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Disney parenting has driven me away

(16 Posts)
TeeteringOnTheBrink Wed 23-Nov-16 18:11:45

DSS moved in with us 18 months ago.
DP continued to Disney parent. His ex has alienated his other children so assume he can't bear to lose this one, which I understand.
However, DSS has got into increasing amounts of trouble at school, and DP never supports the school and believes DSS who is known to lie often.
I want to support the school, I have tried my best to support DP in co-parenting DSS and supporting him financially to fight for the other children.
As time has gone on, his apathy towards parenting his son has got worse, and his eye rolling and muttering when I try to pull DSS up on things has gotten worse.
It came to a head this morning and what has been brewing splurted out. I told him his son's behaviour problems at school were down to his parenting, and he told me not to bother coming home tonight.
I've done my absolute best for no thanks from either of them and I feel desolate. I've put everything into my marriage and trying to help with being a good step mum, but I'm at rock bottom right now.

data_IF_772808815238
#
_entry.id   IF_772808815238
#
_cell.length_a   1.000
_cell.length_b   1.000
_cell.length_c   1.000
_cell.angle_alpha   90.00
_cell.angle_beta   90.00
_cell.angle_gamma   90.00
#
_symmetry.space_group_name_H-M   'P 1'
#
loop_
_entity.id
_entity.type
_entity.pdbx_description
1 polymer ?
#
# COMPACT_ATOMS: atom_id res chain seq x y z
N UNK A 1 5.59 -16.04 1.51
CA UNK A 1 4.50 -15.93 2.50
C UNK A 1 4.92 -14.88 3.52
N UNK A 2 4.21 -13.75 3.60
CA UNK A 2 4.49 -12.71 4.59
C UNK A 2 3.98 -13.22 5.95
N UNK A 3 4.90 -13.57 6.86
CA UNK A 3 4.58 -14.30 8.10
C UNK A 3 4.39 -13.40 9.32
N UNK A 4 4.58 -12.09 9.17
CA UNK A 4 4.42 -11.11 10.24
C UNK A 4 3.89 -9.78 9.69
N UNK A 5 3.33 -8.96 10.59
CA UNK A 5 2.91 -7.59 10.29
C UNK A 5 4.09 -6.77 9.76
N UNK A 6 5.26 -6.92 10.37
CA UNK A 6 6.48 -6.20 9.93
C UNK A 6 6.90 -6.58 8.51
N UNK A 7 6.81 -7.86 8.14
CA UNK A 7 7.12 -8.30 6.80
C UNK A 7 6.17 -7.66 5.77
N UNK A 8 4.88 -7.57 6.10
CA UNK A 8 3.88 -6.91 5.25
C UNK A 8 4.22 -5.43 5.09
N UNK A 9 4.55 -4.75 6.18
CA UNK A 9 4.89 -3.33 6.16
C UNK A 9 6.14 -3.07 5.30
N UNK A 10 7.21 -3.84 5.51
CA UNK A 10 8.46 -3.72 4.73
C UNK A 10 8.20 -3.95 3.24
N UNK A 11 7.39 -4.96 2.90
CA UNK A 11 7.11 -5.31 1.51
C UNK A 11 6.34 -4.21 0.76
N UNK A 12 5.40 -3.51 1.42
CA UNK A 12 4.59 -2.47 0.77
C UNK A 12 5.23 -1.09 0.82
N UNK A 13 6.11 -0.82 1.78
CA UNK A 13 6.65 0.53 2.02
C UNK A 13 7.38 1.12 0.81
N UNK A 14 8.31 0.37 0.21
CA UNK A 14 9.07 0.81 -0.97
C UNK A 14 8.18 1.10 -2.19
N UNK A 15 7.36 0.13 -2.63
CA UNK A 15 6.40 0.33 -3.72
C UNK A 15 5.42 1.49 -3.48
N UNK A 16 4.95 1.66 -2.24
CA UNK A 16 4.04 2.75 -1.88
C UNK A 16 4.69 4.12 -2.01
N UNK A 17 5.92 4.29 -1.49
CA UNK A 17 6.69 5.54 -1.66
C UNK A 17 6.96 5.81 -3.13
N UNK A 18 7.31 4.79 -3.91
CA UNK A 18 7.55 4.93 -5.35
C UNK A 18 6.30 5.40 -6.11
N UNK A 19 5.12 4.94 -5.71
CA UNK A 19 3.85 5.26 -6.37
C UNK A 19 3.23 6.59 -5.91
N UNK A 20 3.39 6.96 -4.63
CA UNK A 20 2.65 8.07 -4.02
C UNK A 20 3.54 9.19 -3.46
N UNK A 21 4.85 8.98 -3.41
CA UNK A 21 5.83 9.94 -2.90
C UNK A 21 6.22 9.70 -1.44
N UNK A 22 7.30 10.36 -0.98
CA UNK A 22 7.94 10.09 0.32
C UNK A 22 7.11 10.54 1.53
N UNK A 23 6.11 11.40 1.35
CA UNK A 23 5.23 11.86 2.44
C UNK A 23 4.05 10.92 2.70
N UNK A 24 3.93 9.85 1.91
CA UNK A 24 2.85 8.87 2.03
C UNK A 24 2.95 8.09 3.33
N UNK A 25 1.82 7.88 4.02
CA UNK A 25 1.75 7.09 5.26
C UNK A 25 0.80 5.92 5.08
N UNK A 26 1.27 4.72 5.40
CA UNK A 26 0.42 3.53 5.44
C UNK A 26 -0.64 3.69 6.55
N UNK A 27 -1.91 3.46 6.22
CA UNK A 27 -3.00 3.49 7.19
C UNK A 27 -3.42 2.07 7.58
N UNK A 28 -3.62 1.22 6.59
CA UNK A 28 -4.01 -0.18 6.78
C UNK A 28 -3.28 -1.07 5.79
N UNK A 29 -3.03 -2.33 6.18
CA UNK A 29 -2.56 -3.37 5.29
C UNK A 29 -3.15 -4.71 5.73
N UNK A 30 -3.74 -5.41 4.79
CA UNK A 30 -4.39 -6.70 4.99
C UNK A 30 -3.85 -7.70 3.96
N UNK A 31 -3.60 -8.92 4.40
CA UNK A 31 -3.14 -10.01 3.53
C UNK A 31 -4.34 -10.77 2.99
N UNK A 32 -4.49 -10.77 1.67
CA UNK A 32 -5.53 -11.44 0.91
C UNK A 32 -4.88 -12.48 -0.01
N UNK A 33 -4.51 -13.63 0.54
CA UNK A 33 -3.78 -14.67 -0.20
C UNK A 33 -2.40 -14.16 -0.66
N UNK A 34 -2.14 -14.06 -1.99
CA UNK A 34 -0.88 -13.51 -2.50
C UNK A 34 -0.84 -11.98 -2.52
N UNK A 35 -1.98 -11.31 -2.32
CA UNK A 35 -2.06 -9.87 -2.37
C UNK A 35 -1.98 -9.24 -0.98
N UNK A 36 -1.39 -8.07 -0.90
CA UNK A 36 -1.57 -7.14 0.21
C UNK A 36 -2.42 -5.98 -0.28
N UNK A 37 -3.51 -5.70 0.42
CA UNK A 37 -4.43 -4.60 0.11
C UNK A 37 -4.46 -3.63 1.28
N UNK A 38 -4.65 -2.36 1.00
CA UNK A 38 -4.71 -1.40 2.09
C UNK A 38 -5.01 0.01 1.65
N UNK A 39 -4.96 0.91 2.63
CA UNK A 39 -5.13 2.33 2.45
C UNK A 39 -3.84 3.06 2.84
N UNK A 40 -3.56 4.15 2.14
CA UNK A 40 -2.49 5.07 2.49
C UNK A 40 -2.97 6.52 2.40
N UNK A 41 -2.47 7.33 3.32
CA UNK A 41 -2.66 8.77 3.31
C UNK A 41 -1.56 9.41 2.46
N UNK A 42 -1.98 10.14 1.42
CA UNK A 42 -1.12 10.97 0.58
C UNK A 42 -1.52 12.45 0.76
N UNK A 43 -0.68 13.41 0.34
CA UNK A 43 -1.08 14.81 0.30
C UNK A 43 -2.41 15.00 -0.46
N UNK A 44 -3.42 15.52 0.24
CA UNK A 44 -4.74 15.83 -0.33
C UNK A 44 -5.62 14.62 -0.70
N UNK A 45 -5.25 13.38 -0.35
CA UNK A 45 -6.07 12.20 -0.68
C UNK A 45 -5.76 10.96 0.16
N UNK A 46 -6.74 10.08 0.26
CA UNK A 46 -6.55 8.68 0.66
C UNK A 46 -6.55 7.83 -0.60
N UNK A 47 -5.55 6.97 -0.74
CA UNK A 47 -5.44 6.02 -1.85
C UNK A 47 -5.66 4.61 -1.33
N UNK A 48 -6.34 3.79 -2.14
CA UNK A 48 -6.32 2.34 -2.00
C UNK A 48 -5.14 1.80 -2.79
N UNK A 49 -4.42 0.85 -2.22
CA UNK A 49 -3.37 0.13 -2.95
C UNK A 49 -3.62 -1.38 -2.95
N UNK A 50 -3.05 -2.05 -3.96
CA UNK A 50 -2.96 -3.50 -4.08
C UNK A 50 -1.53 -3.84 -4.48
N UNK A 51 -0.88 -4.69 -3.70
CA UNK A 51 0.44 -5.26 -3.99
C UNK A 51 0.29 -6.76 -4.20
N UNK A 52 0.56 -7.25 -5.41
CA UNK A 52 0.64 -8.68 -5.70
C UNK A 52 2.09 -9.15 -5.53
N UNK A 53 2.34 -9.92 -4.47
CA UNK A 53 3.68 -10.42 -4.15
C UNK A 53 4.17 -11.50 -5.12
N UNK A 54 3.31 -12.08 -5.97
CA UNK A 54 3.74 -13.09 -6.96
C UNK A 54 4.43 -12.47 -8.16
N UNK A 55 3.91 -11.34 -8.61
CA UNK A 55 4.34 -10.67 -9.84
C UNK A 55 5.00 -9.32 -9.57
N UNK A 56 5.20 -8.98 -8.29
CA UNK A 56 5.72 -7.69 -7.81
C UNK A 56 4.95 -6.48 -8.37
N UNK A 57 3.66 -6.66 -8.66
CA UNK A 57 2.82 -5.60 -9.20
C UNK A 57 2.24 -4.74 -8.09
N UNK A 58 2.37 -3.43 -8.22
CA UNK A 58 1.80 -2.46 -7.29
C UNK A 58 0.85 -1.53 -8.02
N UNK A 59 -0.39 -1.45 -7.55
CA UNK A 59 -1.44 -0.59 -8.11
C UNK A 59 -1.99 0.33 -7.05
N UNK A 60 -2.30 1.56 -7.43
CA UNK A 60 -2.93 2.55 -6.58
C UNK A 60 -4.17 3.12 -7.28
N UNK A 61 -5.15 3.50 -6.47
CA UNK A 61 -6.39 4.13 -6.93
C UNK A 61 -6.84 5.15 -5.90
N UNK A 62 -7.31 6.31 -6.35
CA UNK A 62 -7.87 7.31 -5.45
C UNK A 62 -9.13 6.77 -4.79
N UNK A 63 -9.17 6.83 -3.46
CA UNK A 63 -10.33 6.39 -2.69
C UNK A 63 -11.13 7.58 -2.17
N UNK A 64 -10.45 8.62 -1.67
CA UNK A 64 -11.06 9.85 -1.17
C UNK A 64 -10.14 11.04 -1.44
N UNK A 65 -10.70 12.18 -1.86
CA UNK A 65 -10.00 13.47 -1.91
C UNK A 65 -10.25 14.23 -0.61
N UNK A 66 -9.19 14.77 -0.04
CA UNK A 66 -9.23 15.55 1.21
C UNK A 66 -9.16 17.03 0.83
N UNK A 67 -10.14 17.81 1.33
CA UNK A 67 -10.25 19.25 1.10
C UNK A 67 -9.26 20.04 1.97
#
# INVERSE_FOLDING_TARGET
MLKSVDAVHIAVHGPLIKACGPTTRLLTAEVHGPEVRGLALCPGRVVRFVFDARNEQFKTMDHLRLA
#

Gazelda Wed 23-Nov-16 18:14:29

He sounds like a poor husband, as well as an ineffectual father. I presume you're going home tonight? What do you want to happen next?

Gazelda Wed 23-Nov-16 18:16:02

Sorry, that was blunt! I should have also said that it sounds as though you have been trying very hard and always have Dss's best interests at heart. This must feel like a kick in the teeth.

Lambly Wed 23-Nov-16 18:16:59

Poor you, this sounds awful. Do you want to continue your marriage?

Lala1980 Thu 24-Nov-16 02:24:34

I didn't go home and he hasn't contacted me. Distraught doesn't cut it. I want my marriage to work. I believe DP is depressed over various things. Help lovely people angry

Ohdearducks Thu 24-Nov-16 04:02:03

Have you name changed OP?

It sounds as though as you said your DP may be frightened to rock the boat with his DS for fear of losing him like the others but, that of course is doing the boy no favours in the long run as it's enabling his poor behaviour and your DH is making a rod for his own back as the saying goes.
I do think it's pretty shitty of your DH to have effectively kicked you out for the night at least, it's your home too and have as much right to sleep there as he does, row or not.
Does he have form for this sort of thing when arguments occur?